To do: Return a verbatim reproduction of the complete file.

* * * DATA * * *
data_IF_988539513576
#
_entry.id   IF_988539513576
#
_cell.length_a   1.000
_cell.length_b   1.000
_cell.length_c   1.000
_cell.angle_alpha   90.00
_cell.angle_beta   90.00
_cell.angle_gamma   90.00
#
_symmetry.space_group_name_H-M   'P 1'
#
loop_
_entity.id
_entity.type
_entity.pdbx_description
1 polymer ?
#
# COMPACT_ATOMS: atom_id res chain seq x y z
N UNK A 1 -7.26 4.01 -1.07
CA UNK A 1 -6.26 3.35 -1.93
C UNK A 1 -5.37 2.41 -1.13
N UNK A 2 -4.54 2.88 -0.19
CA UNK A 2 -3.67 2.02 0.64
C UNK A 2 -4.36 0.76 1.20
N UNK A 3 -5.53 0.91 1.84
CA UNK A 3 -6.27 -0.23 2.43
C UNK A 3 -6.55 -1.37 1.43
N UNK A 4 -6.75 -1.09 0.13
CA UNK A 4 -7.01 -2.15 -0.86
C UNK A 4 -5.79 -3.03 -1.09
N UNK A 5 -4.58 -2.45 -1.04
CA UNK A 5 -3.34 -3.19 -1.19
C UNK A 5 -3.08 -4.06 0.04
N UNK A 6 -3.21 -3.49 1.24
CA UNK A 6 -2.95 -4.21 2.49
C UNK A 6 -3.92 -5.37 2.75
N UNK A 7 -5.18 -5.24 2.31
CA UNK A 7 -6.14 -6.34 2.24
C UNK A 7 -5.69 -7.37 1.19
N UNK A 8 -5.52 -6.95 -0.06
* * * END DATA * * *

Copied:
data_IF_988539513576
#
_entry.id   IF_988539513576
#
_cell.length_a   1.000
_cell.length_b   1.000
_cell.length_c   1.000
_cell.angle_alpha   90.00
_cell.angle_beta   90.00
_cell.angle_gamma   90.00
#
_symmetry.space_group_name_H-M   'P 1'
#
loop_
_entity.id
_entity.type
_entity.pdbx_description
1 polymer ?
#
# COMPACT_ATOMS: atom_id res chain seq x y z
N UNK A 1 -7.26 4.01 -1.07
CA UNK A 1 -6.26 3.35 -1.93
C UNK A 1 -5.37 2.41 -1.13
N UNK A 2 -4.54 2.88 -0.19
CA UNK A 2 -3.67 2.02 0.64
C UNK A 2 -4.36 0.76 1.20
N UNK A 3 -5.53 0.91 1.84
CA UNK A 3 -6.27 -0.23 2.43
C UNK A 3 -6.55 -1.37 1.43
N UNK A 4 -6.75 -1.09 0.13
CA UNK A 4 -7.01 -2.15 -0.86
C UNK A 4 -5.79 -3.03 -1.09
N UNK A 5 -4.58 -2.45 -1.04
CA UNK A 5 -3.34 -3.19 -1.19
C UNK A 5 -3.08 -4.06 0.04
N UNK A 6 -3.21 -3.49 1.24
CA UNK A 6 -2.95 -4.21 2.49
C UNK A 6 -3.92 -5.37 2.75
N UNK A 7 -5.18 -5.24 2.31
CA UNK A 7 -6.14 -6.34 2.24
C UNK A 7 -5.69 -7.37 1.19
N UNK A 8 -5.52 -6.95 -0.06